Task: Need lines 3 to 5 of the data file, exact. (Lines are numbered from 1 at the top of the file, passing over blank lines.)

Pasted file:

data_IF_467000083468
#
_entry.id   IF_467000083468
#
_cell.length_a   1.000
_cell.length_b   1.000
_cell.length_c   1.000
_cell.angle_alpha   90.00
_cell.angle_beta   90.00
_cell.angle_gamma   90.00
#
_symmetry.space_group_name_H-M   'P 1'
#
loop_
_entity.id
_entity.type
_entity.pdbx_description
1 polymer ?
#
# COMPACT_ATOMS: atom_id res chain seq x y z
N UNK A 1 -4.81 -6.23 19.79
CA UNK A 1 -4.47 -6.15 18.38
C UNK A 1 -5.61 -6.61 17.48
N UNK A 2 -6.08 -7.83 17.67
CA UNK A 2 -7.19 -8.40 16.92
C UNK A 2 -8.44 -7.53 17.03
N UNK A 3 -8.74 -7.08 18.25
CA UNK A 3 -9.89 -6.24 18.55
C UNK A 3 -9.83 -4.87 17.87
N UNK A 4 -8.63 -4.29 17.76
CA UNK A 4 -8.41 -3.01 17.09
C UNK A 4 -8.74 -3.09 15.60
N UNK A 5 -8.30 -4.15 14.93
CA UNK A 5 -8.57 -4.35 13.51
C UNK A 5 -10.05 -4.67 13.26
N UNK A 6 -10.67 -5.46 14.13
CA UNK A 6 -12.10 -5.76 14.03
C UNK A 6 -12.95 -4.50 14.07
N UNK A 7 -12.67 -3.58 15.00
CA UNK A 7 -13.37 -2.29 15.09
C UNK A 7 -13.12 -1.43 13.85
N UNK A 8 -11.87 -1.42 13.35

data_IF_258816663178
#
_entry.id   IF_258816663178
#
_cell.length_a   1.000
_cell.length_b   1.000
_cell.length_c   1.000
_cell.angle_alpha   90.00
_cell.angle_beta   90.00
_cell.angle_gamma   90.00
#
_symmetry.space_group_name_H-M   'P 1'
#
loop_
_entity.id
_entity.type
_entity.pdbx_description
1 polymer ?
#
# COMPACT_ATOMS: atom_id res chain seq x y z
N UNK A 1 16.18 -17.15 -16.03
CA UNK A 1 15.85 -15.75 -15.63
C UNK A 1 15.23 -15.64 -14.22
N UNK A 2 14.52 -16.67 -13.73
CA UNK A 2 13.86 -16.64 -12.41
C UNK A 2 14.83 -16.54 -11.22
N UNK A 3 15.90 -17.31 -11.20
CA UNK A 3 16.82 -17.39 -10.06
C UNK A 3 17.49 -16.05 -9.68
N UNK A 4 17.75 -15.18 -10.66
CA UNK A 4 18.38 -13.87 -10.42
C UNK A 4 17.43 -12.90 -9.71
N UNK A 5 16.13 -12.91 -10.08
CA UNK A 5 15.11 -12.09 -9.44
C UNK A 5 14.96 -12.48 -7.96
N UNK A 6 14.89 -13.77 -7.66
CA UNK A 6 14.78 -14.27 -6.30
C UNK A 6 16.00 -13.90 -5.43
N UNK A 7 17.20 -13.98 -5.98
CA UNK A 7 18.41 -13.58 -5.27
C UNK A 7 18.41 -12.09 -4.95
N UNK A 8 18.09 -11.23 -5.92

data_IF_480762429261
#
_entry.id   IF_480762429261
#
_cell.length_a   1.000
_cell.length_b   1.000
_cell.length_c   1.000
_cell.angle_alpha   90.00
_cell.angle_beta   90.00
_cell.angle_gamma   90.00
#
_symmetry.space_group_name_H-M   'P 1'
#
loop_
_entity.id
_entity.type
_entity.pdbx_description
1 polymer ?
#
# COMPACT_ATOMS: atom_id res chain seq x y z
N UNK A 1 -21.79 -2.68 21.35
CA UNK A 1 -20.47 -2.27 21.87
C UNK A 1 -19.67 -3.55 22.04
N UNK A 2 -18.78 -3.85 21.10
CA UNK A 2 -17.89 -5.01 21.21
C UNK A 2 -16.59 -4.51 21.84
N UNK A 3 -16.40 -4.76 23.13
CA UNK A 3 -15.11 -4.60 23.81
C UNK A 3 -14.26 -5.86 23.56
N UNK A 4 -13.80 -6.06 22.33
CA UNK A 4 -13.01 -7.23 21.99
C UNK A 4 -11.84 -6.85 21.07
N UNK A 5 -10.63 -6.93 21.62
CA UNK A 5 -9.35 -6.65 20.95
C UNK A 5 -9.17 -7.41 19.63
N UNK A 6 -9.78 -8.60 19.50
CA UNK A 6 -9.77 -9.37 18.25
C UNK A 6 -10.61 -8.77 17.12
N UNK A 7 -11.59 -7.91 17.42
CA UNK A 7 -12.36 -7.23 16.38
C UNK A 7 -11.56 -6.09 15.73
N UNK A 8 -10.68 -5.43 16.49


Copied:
_entry.id   IF_467000083468
#
_cell.length_a   1.000